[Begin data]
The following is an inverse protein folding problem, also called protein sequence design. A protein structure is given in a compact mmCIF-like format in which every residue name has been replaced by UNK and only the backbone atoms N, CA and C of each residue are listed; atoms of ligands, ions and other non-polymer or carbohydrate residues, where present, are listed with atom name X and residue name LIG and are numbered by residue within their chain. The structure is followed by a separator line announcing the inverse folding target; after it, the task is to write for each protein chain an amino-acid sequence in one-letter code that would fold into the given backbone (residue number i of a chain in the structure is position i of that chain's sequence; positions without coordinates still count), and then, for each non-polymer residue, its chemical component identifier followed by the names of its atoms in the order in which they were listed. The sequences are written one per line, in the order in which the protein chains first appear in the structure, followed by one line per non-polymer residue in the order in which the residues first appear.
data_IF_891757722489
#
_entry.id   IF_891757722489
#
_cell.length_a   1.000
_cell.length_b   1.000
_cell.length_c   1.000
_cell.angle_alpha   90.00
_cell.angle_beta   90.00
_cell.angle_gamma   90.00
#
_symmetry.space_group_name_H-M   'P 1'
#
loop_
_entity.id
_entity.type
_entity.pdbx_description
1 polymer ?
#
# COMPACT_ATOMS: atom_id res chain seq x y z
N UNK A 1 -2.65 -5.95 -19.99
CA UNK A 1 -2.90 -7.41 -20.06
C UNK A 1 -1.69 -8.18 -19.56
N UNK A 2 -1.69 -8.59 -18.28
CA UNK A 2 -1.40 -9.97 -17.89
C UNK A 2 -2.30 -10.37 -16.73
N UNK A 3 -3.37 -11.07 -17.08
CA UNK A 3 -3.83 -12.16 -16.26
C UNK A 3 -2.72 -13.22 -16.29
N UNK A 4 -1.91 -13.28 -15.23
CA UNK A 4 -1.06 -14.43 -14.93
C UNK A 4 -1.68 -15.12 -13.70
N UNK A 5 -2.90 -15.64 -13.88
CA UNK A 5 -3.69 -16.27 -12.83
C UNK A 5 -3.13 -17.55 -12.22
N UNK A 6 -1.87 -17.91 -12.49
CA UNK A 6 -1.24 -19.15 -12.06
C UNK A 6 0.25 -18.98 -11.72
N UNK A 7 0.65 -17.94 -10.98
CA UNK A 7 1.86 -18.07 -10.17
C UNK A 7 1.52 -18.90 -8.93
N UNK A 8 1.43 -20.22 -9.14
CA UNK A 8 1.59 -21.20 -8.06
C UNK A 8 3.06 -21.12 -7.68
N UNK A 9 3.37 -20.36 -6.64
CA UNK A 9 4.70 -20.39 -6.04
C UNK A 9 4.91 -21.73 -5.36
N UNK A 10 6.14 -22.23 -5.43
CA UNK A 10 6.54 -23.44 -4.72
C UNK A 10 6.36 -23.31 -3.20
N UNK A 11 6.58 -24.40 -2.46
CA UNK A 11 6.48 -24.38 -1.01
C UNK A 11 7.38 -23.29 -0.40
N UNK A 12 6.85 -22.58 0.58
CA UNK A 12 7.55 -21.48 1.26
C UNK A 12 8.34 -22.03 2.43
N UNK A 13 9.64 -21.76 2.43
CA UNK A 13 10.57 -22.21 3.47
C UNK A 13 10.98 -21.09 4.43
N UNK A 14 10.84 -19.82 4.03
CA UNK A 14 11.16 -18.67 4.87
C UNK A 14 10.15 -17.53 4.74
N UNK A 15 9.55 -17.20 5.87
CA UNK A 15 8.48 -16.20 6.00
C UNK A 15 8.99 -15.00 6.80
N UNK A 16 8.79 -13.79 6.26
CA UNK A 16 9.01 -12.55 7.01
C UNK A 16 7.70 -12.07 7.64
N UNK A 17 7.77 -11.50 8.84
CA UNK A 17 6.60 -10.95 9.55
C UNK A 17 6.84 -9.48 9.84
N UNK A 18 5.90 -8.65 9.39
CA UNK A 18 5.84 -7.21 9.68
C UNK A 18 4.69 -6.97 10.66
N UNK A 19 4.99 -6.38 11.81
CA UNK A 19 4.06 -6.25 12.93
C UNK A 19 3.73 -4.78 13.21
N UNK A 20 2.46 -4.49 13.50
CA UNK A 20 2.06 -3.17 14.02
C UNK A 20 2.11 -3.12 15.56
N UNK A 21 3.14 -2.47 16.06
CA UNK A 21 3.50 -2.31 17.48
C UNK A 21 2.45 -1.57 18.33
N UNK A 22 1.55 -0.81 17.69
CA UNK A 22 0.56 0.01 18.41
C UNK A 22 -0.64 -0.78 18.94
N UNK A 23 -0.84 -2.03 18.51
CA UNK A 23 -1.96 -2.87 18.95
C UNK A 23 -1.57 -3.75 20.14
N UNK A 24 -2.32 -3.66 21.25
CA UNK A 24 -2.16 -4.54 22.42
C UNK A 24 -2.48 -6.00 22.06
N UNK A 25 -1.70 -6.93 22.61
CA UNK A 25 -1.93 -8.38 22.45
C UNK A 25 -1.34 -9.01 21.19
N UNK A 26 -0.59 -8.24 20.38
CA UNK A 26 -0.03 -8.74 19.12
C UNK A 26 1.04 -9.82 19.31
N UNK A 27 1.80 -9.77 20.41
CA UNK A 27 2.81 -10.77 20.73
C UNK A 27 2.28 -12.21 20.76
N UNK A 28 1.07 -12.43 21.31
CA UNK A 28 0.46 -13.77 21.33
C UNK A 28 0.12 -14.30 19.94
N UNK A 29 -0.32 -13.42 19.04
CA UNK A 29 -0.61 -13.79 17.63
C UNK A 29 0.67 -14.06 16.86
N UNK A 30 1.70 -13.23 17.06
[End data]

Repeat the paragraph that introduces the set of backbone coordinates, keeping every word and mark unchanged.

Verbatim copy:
The following is an inverse protein folding problem, also called protein sequence design. A protein structure is given in a compact mmCIF-like format in which every residue name has been replaced by UNK and only the backbone atoms N, CA and C of each residue are listed; atoms of ligands, ions and other non-polymer or carbohydrate residues, where present, are listed with atom name X and residue name LIG and are numbered by residue within their chain. The structure is followed by a separator line announcing the inverse folding target; after it, the task is to write for each protein chain an amino-acid sequence in one-letter code that would fold into the given backbone (residue number i of a chain in the structure is position i of that chain's sequence; positions without coordinates still count), and then, for each non-polymer residue, its chemical component identifier followed by the names of its atoms in the order in which they were listed. The sequences are written one per line, in the order in which the protein chains first appear in the structure, followed by one line per non-polymer residue in the order in which the residues first appear.